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Review: Washington DC National Portrait Gallery - overlooked treasure
To many, visiting Washington DC is a once in a lifetime experience, but those of us who live a bit closer end up visiting much more often. What do you do in DC when you've seen the National Mall about as many times as you can stand? It may seem jaded to talk about getting tired of the National Mall, but after flying in and out of the DC metro area repeatedly at every university break, and having gone into the city nearly every time, there's only so many times you can walk the same square of earth without wondering what else the city has to offer. This is where the Smithsonian National Portrait Gallery DC comes in.
The National Portrait Gallery
Just off the main walk is another museum which is often overlooked simply for having the misfortune of being off the mall. The National Portrait Gallery DC is a refreshing place to take new guests who want to "see" DC and the national gallery museums. It's a great museum and should be included on any standard route, and has the added bonus of being interesting even to old-timers who don't ever want to see the Hope Diamond again.
The National Portrait Gallery in Washington houses a collection of portraits of people who have influenced American history and culture. The organization of the museum is great - with rooms dedicated to various themes, and including people from America's founding, up to Calvin Klein as of a few years ago.
For a history buff, anywhere in DC is going to delight. But what can a music major or pre-med student do in Washington? Take a look at the founders of your chosen field at the National Portrait Gallery. As a psychology major, I had a swoon moment at the portrait of Dorthea Dix. As a fashion lover, I enjoyed the temporary exhibit featuring a video of Calvin Klein doing yoga (4 major cultural forces were invited to take a video of themselves doing anything in a white box). The National Portrait Gallery has a great gift shop where you can buy portrait gallery's prints of famous people from every discipline.
Of course there is the hall of presidents, but there are also portraits of artists, scholars, policy makers, social revolutionaries, and much much more. I would highly recommend any history teacher taking a class trip to DC to check out the National Portrait Gallery. It's an amazing experience to recognize the faces of people you've learned about for years. Any good class trip itinerary should include it.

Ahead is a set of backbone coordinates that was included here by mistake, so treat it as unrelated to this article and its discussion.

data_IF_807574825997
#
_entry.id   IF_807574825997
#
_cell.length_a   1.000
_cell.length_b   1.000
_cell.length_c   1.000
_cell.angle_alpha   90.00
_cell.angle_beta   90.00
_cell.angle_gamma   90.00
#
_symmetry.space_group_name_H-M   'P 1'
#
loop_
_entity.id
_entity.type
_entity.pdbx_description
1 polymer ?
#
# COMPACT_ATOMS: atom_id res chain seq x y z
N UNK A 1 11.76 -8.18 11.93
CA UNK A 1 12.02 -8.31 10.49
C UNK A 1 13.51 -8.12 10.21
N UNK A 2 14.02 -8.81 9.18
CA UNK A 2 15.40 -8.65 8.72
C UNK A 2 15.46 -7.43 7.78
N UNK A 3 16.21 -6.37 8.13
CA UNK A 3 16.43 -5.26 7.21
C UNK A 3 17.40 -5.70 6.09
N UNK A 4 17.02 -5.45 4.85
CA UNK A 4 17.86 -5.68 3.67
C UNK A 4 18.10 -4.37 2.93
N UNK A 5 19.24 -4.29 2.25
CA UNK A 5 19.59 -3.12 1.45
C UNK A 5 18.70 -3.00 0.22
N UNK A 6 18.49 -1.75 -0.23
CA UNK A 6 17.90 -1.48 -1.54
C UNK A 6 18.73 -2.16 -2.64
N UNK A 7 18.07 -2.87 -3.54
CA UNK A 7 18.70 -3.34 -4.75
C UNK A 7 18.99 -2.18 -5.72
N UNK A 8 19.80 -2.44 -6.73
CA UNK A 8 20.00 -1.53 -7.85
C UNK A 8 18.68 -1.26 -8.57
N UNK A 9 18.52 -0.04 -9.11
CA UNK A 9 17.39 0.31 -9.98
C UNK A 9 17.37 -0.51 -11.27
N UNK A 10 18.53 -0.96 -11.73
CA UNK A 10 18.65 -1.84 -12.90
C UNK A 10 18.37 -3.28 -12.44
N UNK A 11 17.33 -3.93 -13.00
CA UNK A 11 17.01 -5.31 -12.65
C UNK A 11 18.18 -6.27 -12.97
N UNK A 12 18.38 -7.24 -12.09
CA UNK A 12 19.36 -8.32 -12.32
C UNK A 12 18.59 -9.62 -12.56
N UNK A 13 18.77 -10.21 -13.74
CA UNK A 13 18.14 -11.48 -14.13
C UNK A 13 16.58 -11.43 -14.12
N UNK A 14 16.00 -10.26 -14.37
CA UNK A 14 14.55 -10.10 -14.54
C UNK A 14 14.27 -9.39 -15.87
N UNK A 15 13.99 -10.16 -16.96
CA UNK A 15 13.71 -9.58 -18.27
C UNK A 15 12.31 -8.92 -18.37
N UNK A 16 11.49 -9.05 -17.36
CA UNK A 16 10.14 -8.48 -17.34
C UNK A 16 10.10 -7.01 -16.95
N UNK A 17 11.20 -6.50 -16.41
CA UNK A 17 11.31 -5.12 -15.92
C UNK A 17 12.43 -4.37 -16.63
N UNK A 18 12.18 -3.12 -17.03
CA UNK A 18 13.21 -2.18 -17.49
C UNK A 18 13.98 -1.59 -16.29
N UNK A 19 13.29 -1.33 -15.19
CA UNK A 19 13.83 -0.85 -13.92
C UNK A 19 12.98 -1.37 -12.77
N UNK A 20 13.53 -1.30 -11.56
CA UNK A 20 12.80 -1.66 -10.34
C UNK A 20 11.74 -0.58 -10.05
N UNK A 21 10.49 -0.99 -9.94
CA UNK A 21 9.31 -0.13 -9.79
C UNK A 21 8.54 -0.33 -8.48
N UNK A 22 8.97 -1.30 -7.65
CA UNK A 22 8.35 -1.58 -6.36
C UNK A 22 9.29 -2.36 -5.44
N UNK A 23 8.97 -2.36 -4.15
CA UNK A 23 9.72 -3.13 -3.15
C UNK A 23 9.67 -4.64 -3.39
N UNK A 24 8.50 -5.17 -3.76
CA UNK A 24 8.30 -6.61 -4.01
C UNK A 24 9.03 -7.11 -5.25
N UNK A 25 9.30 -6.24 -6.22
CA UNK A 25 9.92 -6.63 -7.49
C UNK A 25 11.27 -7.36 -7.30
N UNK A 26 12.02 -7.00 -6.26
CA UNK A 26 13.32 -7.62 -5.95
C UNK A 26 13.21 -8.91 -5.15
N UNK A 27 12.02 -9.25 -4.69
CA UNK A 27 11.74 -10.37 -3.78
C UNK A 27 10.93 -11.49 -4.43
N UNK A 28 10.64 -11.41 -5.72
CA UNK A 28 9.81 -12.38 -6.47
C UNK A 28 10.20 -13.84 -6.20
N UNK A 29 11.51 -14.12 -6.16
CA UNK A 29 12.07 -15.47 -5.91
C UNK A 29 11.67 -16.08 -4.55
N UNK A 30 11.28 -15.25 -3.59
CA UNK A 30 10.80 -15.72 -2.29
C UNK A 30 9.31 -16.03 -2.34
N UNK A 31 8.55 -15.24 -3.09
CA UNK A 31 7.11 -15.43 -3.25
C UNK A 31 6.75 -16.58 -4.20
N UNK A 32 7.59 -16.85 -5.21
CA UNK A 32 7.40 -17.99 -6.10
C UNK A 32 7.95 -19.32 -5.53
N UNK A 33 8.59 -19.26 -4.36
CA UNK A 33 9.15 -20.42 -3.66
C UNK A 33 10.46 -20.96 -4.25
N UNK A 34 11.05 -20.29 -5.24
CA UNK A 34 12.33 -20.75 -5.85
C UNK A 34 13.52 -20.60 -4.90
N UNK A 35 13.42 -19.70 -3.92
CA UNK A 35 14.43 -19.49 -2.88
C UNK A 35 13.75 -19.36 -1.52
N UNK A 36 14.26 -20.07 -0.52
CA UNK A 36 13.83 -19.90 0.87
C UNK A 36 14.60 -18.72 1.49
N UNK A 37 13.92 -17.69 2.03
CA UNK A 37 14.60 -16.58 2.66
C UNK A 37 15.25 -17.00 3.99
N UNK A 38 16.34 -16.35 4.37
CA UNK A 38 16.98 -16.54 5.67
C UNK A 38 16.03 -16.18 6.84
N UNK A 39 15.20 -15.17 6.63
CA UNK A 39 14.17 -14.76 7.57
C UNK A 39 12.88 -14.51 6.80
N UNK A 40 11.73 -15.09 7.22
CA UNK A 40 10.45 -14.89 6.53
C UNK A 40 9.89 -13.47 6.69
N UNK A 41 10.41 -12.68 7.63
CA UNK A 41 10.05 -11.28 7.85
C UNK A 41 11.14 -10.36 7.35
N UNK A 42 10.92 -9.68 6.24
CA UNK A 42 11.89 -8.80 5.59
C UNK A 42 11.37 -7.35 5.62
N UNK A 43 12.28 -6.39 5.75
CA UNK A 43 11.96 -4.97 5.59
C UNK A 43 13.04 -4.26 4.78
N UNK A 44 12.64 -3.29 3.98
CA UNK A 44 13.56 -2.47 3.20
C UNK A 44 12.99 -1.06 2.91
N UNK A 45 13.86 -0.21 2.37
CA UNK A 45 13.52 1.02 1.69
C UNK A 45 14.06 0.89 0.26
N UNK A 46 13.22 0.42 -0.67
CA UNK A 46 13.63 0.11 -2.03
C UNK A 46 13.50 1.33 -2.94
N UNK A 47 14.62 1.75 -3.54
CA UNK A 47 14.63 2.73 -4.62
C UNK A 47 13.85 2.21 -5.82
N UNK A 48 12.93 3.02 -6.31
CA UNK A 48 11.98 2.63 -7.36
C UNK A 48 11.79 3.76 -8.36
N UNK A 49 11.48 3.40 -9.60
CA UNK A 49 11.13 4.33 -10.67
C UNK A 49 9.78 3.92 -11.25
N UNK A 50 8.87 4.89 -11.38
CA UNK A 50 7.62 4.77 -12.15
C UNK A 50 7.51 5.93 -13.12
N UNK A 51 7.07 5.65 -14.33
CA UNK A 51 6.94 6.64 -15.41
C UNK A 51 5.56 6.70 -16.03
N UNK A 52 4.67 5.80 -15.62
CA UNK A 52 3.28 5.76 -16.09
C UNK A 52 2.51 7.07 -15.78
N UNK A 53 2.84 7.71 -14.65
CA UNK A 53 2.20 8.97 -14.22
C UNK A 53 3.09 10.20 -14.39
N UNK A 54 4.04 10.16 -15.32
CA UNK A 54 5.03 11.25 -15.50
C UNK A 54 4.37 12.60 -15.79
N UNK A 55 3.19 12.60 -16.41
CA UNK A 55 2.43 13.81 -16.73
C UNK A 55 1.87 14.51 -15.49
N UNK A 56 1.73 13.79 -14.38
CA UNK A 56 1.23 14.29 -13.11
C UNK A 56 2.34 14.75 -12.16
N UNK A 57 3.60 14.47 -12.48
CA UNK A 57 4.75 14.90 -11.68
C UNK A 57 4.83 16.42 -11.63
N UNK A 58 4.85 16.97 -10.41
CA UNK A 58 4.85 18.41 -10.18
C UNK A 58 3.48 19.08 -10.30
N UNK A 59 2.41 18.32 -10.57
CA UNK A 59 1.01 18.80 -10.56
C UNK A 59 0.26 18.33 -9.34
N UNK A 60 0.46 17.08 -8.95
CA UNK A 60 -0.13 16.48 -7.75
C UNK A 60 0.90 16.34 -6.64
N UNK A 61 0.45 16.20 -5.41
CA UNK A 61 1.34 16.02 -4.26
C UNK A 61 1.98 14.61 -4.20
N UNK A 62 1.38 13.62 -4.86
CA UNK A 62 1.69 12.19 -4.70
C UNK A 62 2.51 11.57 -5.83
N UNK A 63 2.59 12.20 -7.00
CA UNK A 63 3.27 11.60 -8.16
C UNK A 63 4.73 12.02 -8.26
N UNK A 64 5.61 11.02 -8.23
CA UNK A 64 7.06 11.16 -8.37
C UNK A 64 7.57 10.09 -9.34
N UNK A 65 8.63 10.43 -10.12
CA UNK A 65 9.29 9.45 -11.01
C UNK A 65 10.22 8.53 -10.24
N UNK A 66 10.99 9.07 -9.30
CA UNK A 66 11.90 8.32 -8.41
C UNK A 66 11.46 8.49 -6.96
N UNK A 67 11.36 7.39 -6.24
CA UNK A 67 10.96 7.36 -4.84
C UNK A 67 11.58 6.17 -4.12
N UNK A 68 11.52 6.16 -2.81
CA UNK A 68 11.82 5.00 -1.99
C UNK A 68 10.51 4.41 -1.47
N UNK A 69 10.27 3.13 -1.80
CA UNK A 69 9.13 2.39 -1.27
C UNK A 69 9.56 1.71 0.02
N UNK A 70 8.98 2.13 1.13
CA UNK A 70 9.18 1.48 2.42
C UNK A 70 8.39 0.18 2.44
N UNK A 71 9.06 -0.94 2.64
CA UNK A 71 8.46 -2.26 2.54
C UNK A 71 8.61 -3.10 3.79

You don't have to walk through the ghetto to get there either, it's only a few blocks off the national mall. See the map below.
You can walk to the National Portrait Gallery if it's nice out, or take the metro to the Chinatown stop.
The National Portrait Gallery Restaurant is amazing not only because they serve decent food, but because the entire building is an O-shape around a beautiful courtyard. This sedate area is perfect for a quick break from walking. I definitely recommend taking lunch at the National Portrait Gallery instead of one of the overcrowded museums or restaurants on the Mall.
Also in the area are the International Spy Museum, The Verizon Center, and Ford's Theater. So if you're going to DC, don't feel confined to 3 square blocks! There is plenty to do just around the corner.
- National Portrait Gallery - Washington DC - Reviews of National Portrait Gallery - TripAdvisor
National Portrait Gallery, Washington DC: See 423 reviews, articles, and 42 photos of National Portrait Gallery, ranked No.12 on TripAdvisor among 226 attractions in Washington DC.
- National Portrait Gallery, Washington DC Museums | goSmithsonian
The Smithsonians National Portrait Gallery is a must-see destination for visitors interested in the people--past and present--who have left a mark on our country and its culture.
- Smithsonian Site on the NPG
The National Portrait Gallery is dedicated tothe exhibition and study of portraits of people who have made significant contribution to American history and culture and to the study of the artists who created such portraiture.
- The National Portrait Gallery
The National Portrait Gallery is dedicated to the exhibition and study of portraits of people who have made significant contribution to American history and culture and to the study of the artists who created such portraiture.